GM mustard to remain in a deep freezer for now

Deep at the bottom of controversy, the genetically modified mustard might not witness commercialization any sooner, at least not in the next one year until the elections are over


New Delhi: Like its cousin, the comatose Bt Brinjal, the genetically modified (GM) Mustard too is a favourite child of controversy within Indian agriculture sciences policy. It has gone into the circles and is rotating since then with no clarity for stability ever.

The latest round of heightened controversy around GM mustard started last year on 11th May 2017 when Genetic Engineering Appraisal Committee (GEAC), the apex authority for assessing the safety of GM crops, declared that GM mustard had passed the prescribed tests and recommended to the environment minister that he should approve it. However, after the untimely demise of then Environment Minister, Anil Madhav Dave on 18th May, the matter got delayed for months. Five months later, on October 10, 2017, the new minister, Dr Harsh Vardhan sent the issue back to GEAC as he received fresh petitions seeking further reviews.

A year later on 14th May 2018, the minutes of the meeting of GEAC posted on the site hasn’t still given any positive signal regarding approval for commercial cultivation of the GM mustard hybrid developed by a team of Delhi University scientists.

Earlier GEAC in its meeting held on 21st March 2018, sought data on the impact of the hybrid on honeybees, other pollinators and soil microbes. The regulator decided that the applicant may be advised to undertake field demonstration on GM mustard’ in five acres at two-three different locations to generate additional data on honey bees and other pollinators and honey, and on soil microbial diversity.

After detailed discussion and keeping in view that the application has been referred back to GEAC for re-examination, the committee agreed that the applicant may be advised to undertake field demonstration in an area of 5 acres at 2-3 different locations subject to the conditions proposed in recommendations of Sub-committee on GM Mustard, accepted by GEAC in its 133rd meeting, for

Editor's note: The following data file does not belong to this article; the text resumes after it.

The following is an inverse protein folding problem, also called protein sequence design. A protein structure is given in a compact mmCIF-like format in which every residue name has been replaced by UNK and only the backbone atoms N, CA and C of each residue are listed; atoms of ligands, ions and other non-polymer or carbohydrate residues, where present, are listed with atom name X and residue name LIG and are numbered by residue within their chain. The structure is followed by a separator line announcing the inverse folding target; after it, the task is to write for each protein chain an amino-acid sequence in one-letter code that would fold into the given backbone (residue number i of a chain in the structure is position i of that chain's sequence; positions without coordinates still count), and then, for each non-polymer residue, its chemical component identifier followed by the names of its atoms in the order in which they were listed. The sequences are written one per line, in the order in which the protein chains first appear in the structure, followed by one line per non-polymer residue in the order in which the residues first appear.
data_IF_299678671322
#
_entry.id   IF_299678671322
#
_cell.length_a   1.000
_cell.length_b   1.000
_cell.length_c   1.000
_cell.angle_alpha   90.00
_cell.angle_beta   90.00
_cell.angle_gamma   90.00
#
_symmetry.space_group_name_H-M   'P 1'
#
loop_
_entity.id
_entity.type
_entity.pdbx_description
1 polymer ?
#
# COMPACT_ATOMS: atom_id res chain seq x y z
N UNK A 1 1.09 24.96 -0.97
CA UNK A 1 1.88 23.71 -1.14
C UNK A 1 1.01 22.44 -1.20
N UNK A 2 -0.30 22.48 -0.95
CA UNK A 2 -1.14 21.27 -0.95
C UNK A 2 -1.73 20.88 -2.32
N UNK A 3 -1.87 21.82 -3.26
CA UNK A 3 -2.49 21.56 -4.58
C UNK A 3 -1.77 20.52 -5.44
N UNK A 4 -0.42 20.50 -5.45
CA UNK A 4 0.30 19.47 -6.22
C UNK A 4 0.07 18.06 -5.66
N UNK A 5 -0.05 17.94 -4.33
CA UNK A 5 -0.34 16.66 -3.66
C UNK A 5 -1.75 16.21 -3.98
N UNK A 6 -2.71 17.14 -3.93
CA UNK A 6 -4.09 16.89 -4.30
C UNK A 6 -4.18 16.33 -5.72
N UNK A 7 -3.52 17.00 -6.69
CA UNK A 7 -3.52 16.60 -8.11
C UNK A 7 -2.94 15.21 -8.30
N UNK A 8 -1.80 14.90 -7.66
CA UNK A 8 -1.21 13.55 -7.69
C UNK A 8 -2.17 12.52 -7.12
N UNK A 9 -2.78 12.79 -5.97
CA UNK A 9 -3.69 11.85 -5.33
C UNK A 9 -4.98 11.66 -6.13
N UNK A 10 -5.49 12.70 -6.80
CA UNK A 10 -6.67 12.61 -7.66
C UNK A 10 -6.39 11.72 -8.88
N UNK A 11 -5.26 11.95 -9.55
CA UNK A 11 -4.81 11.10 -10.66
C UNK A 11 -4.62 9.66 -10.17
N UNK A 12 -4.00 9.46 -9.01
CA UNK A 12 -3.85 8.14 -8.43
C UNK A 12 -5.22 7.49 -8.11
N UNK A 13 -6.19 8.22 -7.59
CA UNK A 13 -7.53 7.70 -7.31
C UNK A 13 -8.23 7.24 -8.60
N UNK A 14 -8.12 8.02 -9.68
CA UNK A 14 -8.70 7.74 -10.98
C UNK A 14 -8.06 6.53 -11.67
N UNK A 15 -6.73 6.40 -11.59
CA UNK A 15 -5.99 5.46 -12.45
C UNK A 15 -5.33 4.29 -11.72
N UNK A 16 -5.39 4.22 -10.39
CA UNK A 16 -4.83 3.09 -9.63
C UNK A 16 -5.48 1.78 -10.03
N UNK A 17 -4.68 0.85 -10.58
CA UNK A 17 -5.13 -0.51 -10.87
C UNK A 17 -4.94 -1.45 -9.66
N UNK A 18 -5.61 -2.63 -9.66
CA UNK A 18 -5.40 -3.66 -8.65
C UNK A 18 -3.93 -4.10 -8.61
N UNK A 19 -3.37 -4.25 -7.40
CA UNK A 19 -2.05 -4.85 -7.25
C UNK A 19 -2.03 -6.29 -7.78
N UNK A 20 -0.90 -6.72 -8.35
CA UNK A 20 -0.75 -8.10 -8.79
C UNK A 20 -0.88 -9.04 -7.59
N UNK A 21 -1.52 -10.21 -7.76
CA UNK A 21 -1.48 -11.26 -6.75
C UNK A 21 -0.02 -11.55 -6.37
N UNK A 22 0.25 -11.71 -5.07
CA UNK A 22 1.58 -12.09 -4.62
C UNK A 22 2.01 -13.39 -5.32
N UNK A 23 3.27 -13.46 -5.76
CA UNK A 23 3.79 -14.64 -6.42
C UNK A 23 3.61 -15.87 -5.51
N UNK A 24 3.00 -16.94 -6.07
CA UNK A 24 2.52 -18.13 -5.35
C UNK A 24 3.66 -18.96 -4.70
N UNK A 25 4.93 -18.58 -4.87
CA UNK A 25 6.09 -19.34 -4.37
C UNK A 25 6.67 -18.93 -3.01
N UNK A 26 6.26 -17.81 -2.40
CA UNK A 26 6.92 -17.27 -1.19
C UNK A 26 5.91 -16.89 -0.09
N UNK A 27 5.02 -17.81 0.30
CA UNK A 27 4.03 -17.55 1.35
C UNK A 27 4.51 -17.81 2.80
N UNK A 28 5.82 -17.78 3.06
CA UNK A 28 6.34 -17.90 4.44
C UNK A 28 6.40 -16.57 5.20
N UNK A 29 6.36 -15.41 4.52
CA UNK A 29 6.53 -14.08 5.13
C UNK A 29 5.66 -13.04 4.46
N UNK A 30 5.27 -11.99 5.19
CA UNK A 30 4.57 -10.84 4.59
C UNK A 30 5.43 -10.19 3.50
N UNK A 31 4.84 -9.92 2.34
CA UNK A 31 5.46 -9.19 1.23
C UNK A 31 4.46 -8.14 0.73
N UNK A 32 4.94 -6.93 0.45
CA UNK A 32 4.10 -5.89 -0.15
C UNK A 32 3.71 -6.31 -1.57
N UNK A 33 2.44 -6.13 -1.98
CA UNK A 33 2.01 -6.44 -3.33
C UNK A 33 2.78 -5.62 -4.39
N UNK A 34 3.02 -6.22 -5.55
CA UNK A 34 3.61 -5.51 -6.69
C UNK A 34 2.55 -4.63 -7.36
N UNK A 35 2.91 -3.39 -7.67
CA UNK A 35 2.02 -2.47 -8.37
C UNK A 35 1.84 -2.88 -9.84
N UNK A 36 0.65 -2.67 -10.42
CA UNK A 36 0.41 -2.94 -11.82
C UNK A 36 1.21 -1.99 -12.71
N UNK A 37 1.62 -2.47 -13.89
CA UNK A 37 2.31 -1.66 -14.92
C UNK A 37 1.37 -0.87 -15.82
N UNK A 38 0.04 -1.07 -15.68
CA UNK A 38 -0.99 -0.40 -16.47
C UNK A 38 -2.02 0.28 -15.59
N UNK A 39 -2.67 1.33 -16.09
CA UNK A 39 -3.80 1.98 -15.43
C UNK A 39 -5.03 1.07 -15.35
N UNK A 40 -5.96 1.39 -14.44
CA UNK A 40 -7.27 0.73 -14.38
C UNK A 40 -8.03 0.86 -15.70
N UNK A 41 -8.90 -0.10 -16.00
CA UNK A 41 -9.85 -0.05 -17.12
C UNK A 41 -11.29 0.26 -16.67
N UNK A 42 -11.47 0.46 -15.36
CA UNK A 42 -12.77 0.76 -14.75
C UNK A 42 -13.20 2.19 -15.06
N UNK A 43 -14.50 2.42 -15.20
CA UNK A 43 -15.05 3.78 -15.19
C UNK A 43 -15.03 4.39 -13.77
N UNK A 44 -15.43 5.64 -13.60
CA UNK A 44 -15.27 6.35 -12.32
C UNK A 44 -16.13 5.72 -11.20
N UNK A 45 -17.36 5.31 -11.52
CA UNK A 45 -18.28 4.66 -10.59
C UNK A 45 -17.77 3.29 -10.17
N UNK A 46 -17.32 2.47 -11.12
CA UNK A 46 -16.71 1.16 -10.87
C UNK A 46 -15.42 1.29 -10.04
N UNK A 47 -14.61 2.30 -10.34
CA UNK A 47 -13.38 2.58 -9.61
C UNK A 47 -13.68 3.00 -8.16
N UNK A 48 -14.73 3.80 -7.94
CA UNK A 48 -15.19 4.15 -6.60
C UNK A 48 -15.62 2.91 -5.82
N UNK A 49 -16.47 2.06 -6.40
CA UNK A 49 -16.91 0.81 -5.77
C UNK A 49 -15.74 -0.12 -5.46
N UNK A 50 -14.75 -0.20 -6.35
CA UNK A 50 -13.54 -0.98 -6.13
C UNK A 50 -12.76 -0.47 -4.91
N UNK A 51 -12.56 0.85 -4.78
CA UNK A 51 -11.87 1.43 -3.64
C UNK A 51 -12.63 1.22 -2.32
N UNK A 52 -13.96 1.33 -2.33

the purpose of generating additional data on effect of GM Mustard on honey bees and other pollinators and honey, and on soil microbial diversity. Towards this, the applicant may submit a detailed protocol to GEAC for its consideration and approval.

It is important to note that the GEAC has met eight times on GM mustard since an application for environmental or commercial release was made in September 2015 by a team of scientists of the Delhi University, led by its former vice-chancellor, Deepak Pental.

Given the pressure from both right and left political ideologies, the government seems to be in no mood to take any decision on allowing the GM Mustard. At least not the time till elections are over. And no guarantee that it will see the light of the day even after that.

“The delay in the release of GM Mustard is not based on science or logic but political compulsions. It is unfortunate that it is happening in a country like India where the millions have to be fed with shrinking agriculture fields. The innovation should not be stifled like this. The government must realize and take bold steps,” remarked a Bengaluru based scientist on the basis of anonymity.

Meanwhile, the ‘Coalition against GM’ that is advocating for a ban on GM crops in its letter to Dr Harsh Vardhan has stated that just asking the applicant to undertake a field demonstration for data generation on three parameters “is inadequate and objectionable.”

The GM Mustard has found its resting place for now. No, not the lush yellow and green agriculture fields but the deep freezer where the Bt Brinjal too is taking a nap close to a decade now. The wait it appears has to be unending!